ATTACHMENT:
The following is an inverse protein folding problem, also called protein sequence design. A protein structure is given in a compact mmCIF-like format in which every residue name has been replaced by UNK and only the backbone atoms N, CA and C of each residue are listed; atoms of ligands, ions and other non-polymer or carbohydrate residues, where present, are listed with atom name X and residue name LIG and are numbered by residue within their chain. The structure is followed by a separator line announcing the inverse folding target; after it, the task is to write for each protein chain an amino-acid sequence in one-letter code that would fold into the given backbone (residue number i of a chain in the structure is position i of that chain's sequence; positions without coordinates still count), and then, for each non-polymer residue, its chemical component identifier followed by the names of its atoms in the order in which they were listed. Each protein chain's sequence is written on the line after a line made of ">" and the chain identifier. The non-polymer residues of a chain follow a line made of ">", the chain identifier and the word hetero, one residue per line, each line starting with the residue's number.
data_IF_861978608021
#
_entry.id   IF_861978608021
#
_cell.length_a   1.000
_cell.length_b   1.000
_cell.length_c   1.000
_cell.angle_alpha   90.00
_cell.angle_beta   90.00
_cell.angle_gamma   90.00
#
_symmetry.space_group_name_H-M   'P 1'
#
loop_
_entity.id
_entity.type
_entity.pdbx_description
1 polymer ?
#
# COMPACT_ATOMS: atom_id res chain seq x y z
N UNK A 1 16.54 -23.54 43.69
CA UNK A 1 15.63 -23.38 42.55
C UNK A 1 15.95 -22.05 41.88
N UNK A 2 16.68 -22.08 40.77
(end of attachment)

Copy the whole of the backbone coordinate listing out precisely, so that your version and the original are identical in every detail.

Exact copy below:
The following is an inverse protein folding problem, also called protein sequence design. A protein structure is given in a compact mmCIF-like format in which every residue name has been replaced by UNK and only the backbone atoms N, CA and C of each residue are listed; atoms of ligands, ions and other non-polymer or carbohydrate residues, where present, are listed with atom name X and residue name LIG and are numbered by residue within their chain. The structure is followed by a separator line announcing the inverse folding target; after it, the task is to write for each protein chain an amino-acid sequence in one-letter code that would fold into the given backbone (residue number i of a chain in the structure is position i of that chain's sequence; positions without coordinates still count), and then, for each non-polymer residue, its chemical component identifier followed by the names of its atoms in the order in which they were listed. Each protein chain's sequence is written on the line after a line made of ">" and the chain identifier. The non-polymer residues of a chain follow a line made of ">", the chain identifier and the word hetero, one residue per line, each line starting with the residue's number.
data_IF_861978608021
#
_entry.id   IF_861978608021
#
_cell.length_a   1.000
_cell.length_b   1.000
_cell.length_c   1.000
_cell.angle_alpha   90.00
_cell.angle_beta   90.00
_cell.angle_gamma   90.00
#
_symmetry.space_group_name_H-M   'P 1'
#
loop_
_entity.id
_entity.type
_entity.pdbx_description
1 polymer ?
#
# COMPACT_ATOMS: atom_id res chain seq x y z
N UNK A 1 16.54 -23.54 43.69
CA UNK A 1 15.63 -23.38 42.55
C UNK A 1 15.95 -22.05 41.88
N UNK A 2 16.68 -22.08 40.77